| 9:46 am on Feb 6, 2013 (gmt 0)|
>>2) I answer a lot of career questions for free via email. I'd like to post these where they can get indexed by Google and Bing - I want to keep the user anonymous because career questions should be private. You don't want your boss or HR reading that you are thinking of leaving the company.
well i have a site with a completely different topic to yours, where i get a lot of emails requesting help or information - i set up a forum on a differnt domain, where i now direct people to ask their questions - which i always answer there, not sure if it helps me, but i do get traffic to the forum and the occasional click through to the primary website.
| 1:02 pm on Feb 6, 2013 (gmt 0)|
I came across an interesting graph by Akismet, tracking the numbers of comments on blogs. They fell off a cliff for most websites in 2009, about the time Twitter and Facebook took off. I don't know how that relates to forums, but social networks are where most people are having discussions now.
I don't see anything wrong with your plan to have a blog that answers common questions. Just bear in mind that you may not get as much feedback as you expect given your traffic levels, and that people will make comments where it suits them, not necessarily where you want them to.
| 3:27 pm on Feb 6, 2013 (gmt 0)|
I am a fan of setting up the content side first, cultivating traffic, and afterward, after traffic has been established, setting up the forum to handle questions, funneling from the content side to the forum side. You can write content all day long on a blog but you will never think of all the variations and trends different people all over the world are experiencing, consequently missing out on that traffic. Forums are excellent for the longtail but also for current trends, current lingo, etc.
Have a road map and plan for forum moderation, how to curate the community in place.
| 4:39 pm on Feb 6, 2013 (gmt 0)|
So my main web site has a lot of content (over 20000 pages) and >6M visitors a year. So the content side is taken care of. I've spent 15 years building quality content.
I just need a way to have discussions with visitors.
The discussions are more than 140 characters so twitter is out. right?
Facebook or Google +1 might be a possibility. But when people ask for career advice, they want their identity hidden. I don't think that works on Google +1 and Facebook. I think on those sites, unless you have a special app of some sort, people's identities are visible to all?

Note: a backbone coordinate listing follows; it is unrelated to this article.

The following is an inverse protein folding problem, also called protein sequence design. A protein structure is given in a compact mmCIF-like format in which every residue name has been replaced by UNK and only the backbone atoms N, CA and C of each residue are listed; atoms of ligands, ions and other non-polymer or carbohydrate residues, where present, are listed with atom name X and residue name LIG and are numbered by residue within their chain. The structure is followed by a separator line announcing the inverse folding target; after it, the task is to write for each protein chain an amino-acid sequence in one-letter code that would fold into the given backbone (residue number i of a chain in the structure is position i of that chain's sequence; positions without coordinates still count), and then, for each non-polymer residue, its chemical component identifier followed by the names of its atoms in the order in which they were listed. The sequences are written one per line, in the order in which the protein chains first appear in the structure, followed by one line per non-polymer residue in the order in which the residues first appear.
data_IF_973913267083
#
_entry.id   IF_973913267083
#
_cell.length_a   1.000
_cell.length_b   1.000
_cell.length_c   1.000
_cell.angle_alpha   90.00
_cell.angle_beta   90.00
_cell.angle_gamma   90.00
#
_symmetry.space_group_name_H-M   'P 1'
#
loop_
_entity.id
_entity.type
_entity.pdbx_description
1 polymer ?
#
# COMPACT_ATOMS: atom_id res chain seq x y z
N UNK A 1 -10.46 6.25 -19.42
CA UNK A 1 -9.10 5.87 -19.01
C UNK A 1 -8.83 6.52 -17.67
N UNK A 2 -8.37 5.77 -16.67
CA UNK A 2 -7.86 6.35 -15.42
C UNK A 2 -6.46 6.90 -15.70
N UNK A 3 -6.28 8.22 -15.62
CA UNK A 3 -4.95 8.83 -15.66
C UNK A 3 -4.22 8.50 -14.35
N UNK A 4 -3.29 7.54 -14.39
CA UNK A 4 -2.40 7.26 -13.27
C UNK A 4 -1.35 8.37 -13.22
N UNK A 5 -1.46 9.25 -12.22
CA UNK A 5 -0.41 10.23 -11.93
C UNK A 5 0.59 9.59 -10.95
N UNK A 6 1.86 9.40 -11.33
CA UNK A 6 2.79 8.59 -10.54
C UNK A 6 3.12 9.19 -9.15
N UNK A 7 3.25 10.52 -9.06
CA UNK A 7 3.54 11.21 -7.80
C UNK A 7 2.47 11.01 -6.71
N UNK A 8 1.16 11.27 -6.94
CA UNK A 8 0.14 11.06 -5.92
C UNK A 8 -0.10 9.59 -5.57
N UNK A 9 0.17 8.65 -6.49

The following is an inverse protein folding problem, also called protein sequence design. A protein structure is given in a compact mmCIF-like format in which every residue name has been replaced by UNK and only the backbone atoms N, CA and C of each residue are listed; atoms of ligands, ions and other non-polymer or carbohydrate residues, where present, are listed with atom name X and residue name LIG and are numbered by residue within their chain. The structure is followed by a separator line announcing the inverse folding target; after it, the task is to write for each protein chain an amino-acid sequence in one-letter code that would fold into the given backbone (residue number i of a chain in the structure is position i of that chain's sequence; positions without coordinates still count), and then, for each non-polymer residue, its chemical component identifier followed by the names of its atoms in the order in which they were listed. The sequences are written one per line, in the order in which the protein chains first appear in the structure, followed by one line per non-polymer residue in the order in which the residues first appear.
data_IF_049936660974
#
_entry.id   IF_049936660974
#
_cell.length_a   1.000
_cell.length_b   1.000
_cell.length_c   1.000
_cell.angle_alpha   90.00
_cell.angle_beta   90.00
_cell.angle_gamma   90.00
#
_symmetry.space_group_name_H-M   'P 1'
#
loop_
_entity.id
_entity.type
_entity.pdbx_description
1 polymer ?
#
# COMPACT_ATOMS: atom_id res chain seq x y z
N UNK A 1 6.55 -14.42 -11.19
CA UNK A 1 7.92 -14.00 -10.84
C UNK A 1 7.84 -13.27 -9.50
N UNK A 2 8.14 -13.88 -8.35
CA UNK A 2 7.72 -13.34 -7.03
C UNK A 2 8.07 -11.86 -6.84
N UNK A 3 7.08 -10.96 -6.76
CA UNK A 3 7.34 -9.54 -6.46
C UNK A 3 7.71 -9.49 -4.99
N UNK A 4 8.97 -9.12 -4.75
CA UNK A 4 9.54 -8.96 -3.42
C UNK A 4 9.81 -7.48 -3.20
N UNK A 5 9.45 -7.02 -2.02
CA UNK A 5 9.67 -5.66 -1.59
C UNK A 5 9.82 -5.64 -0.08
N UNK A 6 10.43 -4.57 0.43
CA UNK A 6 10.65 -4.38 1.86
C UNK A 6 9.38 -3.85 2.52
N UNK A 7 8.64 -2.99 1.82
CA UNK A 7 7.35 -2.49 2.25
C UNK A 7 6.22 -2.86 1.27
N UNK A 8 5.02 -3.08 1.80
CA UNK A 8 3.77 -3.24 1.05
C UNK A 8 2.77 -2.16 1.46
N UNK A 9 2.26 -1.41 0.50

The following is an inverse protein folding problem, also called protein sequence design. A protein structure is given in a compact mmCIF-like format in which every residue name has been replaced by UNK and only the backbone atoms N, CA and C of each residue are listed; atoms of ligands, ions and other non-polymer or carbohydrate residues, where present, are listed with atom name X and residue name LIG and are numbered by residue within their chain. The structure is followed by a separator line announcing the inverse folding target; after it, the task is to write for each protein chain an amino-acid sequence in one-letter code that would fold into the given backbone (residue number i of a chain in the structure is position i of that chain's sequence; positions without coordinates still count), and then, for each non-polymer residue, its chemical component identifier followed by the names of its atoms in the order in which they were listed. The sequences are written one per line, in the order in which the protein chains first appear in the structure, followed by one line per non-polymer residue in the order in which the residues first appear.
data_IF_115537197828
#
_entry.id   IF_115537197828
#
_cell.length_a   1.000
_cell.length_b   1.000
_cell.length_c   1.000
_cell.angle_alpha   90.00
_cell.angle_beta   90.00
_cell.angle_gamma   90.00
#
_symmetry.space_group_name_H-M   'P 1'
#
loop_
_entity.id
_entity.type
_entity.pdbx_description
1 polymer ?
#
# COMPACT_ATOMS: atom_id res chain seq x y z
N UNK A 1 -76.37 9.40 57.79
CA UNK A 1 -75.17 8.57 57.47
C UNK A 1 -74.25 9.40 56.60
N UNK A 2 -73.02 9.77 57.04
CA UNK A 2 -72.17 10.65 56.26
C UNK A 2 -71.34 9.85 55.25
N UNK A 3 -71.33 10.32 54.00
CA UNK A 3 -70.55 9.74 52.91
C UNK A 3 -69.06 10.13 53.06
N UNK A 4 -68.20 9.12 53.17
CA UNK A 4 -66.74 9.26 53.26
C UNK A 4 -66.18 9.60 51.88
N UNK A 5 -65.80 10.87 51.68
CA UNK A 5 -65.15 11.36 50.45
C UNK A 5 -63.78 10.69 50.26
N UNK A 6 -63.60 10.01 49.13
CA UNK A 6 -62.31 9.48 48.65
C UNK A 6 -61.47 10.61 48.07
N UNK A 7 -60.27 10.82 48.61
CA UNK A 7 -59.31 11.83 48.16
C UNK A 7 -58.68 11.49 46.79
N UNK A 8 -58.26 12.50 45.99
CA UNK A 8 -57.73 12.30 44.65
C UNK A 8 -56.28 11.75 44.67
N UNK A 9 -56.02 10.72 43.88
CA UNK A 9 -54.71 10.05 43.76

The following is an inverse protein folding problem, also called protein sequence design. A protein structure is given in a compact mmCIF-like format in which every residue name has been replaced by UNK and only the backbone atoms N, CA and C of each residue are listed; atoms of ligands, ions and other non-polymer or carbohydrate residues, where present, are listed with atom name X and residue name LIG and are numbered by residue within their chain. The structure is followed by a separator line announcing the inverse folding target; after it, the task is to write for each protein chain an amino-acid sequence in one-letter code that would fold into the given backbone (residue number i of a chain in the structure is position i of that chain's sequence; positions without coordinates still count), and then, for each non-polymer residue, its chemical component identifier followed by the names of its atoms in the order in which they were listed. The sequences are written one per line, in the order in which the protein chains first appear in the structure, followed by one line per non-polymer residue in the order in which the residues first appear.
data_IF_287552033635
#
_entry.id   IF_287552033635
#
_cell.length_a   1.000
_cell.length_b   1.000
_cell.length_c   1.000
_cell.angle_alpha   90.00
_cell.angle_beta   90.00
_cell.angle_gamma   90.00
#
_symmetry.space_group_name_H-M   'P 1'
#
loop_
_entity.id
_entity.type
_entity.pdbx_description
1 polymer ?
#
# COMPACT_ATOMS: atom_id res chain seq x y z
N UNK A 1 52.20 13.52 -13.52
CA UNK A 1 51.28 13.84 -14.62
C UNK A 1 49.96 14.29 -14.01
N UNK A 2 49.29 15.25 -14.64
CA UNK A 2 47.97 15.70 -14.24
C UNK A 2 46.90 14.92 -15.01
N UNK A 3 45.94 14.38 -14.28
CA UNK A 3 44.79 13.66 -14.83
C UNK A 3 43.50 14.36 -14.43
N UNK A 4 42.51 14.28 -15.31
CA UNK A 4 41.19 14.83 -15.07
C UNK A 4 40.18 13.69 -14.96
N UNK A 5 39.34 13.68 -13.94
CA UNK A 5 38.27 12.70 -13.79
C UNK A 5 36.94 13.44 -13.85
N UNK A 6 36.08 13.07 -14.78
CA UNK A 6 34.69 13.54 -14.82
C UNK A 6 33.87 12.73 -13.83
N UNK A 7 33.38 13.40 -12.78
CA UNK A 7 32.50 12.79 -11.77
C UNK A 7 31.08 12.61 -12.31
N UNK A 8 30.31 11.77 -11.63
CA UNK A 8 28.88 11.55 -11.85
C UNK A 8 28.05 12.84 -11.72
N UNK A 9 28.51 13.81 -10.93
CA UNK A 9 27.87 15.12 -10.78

Thus blog or forum?
| 5:27 pm on Feb 6, 2013 (gmt 0)|
Coincidentally, I was just checking out a new forum software called Discourse. It's beta beta but you may want to check it out if you're planning for the future. I thought it had some nice features.
| 3:53 am on Feb 7, 2013 (gmt 0)|
Blog is better than a forum for a site, as these blogs can be used to post thoughts, questions, etc. and these content also can be used for futher site promotion that submitting to social bookmarking site, sns, etc.
| 11:30 pm on Mar 13, 2013 (gmt 0)|
I'll be adding a blog to my collectibles ecommerce site. I thought of a forum but IMHO that can be "hijacked" by participants and even detract from business. A blog can serve as a platform for dialogue with readers but can also just be a convenient way to add and organize new content.
| 1:36 am on Mar 14, 2013 (gmt 0)|
I am leaning towards a blog, for many of the reasons you mention.
| 1:20 pm on Mar 14, 2013 (gmt 0)|
I have a career advice site and used to run a forum on it and it was a headache. You'll probably find the handful of requests you get by email turn into hundreds or even thousands of requests as forum posts. Unless you are equipped to handle that volume (even with moderators to help out), you might find unmanageable.
Add to that, people complaining about companies (legal minefield) and quite a lot of spam to manage, running a forum is tough. Career advice is an emotional topic and giving people an open forum to vent their frustrations can be an eye opener.
I ended up removing the forum due to the volume of requests it was receiving - it was taking up far too much time to manage, even with some volunteer mods helping out (and the ad revenue was pretty poor).
It's also worth thinking about the effect not being able to answer more niche questions might have on your brand. I was woefully ill-equipped to deal with anything but basic queries, which left a lot of users having a bad experience (not having their questions answered satisfactorily).
You'd also get a lot of quite delicate topics being raised. It's not like a tech forum where everything is a professional topic - reading heart-wrenching stories of people losing their jobs, facing becoming homeless, dealing with bullying and so on - it can really take its toll and you've got to be prepared to manage that appropriately.
Aside from the really extreme stuff, you'll also need to deal with the community in general - keep a hold on arguments or other behavior that may cause issues (I used to have problems with resume writers arguing with each other about the best advice to give out - it got real messy!).
On the plus side, it can be rewarding and there are always loads of good people willing to help out moderating (look at all the mods here for example), and if you can setup a model that can be managed and maintained, they you're creating an immensely useful resource for people.
I think forums can be a pretty awesome tool - just need to proceed understanding just how much work is involved keeping a community alive.